Drawing from the past and pushing the envelope of the future, The Chariot’s One Wing is rare. It is not only rare within its respective genre, but within the entirety of the music scene. Having followed Josh Scogin’s adventures since the Douglasville days, it is hard to define the man by one record. Still, this record may very well come close.
The songs on One Wing are a lyrical and musical continuation of previous Chariot records. The naming scheme for the record follows the one first seen on The Fiancee as the song titles of the record don’t necessarily relate to the songs; They are meant to be read together. While some dismiss this as gimmick or even laziness, I like the detachment. In a world of predictable pop music where the hook always equals the title, The Chariot believes that the work, as a whole, should stand on its own.
With nearly title-less songs, one is left only to the music to form an understanding of the song and the album. This makes a lot of room for the raw and poetic lyrics to shine. One Wing is truly a well thought out work that screams of completion.
The sounds from this record, much like the songs, are a natural progression for The Chariot. One can only assume that they are very comfortable working with long-time engineer/producer Matt Goldman. Goldman runs a studio in Atlanta called Glow In The Dark. Many a crappy band has paid for and abused the studio to produce polished nonsense, but you can always tell when Matt Goldman is in charge and puts his heart into something.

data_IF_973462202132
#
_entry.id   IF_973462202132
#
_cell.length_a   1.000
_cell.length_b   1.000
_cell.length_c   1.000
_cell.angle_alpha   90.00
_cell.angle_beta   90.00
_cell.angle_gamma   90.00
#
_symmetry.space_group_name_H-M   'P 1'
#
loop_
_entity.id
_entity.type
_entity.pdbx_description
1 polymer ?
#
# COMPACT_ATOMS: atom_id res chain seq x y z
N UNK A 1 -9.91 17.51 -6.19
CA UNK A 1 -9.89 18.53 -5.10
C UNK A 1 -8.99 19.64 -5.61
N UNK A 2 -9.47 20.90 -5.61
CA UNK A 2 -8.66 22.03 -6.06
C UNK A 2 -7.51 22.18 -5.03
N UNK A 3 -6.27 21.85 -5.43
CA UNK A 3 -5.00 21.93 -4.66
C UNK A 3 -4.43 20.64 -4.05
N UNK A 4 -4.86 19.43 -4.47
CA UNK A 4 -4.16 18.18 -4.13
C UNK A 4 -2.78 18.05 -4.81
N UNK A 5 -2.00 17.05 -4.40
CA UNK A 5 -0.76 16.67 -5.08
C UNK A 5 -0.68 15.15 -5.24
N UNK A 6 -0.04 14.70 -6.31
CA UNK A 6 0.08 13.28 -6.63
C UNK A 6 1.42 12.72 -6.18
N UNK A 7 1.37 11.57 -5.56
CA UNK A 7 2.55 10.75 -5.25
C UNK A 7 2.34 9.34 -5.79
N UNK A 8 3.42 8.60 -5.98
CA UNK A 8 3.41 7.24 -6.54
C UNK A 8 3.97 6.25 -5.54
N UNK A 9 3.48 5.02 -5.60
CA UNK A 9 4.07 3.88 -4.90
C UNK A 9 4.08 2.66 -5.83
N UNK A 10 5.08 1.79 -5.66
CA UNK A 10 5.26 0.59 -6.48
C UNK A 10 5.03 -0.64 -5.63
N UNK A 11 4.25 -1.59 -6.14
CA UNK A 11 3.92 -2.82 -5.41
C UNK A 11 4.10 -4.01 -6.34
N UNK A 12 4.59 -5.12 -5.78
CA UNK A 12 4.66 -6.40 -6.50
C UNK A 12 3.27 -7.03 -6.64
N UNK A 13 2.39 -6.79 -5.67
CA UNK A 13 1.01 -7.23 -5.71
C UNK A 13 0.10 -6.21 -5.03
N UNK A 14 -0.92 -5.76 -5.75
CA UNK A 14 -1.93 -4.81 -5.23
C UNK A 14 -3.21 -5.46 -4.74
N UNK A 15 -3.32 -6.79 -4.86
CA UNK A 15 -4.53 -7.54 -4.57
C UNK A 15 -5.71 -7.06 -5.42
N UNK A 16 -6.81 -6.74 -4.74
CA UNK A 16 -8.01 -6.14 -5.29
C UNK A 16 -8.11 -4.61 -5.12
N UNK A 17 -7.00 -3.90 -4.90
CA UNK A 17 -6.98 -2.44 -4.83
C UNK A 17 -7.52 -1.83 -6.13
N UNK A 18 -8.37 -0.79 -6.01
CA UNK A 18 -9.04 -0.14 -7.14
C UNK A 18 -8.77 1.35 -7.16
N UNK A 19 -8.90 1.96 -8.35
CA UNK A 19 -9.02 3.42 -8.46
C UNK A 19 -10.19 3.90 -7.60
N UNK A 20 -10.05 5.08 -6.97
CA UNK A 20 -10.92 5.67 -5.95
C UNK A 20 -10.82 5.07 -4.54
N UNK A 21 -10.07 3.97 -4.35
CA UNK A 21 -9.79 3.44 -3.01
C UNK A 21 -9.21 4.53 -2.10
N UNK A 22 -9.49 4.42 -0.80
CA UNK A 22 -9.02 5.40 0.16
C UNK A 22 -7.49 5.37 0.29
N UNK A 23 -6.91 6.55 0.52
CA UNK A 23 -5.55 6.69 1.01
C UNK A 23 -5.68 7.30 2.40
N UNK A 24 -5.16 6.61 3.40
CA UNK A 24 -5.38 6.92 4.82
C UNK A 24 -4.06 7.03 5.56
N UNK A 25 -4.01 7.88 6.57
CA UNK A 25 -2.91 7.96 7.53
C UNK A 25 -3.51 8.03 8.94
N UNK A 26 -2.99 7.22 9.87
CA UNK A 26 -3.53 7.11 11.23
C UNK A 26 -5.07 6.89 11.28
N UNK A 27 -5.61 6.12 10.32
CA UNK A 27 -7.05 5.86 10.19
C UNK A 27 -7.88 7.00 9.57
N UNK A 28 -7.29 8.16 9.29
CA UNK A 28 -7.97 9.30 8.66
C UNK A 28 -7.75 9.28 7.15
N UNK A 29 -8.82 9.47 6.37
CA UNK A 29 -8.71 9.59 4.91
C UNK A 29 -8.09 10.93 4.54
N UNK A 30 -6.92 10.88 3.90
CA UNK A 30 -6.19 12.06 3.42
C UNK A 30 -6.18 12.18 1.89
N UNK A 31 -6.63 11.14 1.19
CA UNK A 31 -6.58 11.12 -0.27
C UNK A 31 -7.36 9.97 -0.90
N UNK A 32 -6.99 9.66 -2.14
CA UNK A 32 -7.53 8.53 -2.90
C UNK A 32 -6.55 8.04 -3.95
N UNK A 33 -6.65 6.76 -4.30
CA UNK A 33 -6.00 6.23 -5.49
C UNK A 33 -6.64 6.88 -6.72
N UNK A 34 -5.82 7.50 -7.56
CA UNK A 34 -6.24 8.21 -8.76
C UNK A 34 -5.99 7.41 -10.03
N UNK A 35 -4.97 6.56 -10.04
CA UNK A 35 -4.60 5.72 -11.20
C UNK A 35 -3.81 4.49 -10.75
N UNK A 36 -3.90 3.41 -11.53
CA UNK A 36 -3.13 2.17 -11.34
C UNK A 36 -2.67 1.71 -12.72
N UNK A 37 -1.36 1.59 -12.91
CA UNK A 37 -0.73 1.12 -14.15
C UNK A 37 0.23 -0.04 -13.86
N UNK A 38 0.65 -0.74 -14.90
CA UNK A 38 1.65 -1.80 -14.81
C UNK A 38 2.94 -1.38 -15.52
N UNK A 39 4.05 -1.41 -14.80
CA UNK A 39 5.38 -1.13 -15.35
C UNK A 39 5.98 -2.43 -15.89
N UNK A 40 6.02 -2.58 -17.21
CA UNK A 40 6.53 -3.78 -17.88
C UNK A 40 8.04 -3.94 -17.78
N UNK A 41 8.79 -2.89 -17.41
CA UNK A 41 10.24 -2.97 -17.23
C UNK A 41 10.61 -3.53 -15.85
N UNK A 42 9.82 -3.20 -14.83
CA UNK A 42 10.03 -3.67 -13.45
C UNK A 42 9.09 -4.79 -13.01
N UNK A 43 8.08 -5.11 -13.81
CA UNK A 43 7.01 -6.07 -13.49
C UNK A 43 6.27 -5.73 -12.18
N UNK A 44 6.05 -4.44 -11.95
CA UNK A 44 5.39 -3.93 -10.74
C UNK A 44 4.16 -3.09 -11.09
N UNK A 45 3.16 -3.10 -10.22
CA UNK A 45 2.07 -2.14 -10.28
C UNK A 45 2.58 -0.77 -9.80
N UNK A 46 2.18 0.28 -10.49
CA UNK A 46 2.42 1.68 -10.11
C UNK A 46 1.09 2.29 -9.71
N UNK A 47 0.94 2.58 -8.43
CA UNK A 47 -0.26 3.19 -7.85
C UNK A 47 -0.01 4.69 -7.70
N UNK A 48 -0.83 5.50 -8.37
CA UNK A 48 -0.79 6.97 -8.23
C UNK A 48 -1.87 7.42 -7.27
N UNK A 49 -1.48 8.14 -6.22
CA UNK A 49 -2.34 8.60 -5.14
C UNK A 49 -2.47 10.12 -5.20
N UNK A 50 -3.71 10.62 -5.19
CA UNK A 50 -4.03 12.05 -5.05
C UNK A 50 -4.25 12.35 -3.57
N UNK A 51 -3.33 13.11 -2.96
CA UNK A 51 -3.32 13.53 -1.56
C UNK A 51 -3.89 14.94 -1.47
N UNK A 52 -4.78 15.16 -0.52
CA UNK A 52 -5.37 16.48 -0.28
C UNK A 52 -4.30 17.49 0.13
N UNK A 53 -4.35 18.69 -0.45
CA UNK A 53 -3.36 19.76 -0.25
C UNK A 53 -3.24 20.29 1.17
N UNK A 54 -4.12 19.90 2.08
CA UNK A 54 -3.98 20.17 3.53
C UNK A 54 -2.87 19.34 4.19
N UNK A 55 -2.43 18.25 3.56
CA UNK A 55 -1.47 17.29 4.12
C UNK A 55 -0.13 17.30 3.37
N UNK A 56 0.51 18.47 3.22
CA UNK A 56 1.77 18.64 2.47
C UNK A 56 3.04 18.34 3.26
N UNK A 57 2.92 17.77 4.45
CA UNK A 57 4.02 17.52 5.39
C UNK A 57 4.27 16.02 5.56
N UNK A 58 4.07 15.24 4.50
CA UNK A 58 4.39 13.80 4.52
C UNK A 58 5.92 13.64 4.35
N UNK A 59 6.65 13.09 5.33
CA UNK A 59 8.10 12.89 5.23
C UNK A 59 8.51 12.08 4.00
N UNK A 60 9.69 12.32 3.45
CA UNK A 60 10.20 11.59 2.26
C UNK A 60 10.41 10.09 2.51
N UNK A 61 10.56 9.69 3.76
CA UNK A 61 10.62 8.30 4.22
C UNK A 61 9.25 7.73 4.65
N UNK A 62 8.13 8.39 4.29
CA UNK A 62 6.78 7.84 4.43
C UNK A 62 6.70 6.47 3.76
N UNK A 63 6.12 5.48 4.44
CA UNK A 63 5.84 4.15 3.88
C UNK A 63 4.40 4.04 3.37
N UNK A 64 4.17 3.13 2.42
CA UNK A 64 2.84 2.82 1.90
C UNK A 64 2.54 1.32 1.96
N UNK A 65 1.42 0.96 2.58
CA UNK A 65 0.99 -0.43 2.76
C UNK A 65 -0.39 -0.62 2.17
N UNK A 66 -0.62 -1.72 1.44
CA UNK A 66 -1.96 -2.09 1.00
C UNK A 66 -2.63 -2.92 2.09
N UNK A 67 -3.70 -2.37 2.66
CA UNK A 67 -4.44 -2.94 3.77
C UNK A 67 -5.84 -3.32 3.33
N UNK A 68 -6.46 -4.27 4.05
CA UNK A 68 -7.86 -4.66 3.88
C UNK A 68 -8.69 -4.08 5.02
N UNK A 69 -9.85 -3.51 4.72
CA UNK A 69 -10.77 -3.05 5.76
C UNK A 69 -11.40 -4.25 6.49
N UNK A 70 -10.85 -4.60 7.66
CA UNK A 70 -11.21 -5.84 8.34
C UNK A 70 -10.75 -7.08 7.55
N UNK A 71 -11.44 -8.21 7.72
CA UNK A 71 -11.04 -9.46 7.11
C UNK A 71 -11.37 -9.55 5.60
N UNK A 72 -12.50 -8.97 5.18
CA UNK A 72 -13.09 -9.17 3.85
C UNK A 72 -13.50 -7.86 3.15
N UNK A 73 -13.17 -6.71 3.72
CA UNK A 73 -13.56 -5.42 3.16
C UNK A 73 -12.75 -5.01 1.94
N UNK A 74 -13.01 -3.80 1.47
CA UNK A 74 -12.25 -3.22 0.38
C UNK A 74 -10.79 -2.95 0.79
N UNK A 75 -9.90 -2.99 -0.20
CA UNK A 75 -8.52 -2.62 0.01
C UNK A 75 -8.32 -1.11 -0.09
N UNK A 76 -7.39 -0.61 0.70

Goldman’s ability to make masterpieces in all genres (Copeland’s In Motion) aids him in expanding his sonic pallet. You can definitely hear this focus on One Wing as he is the yin to The Chariot’s experimental yang. While maintaining that signature math-y punk sound, there is always a bit of sonic experimentation on Chariot records and One Wing is no exception. I won’t ruin it for you, but there is no shortage of musical surprises on this record.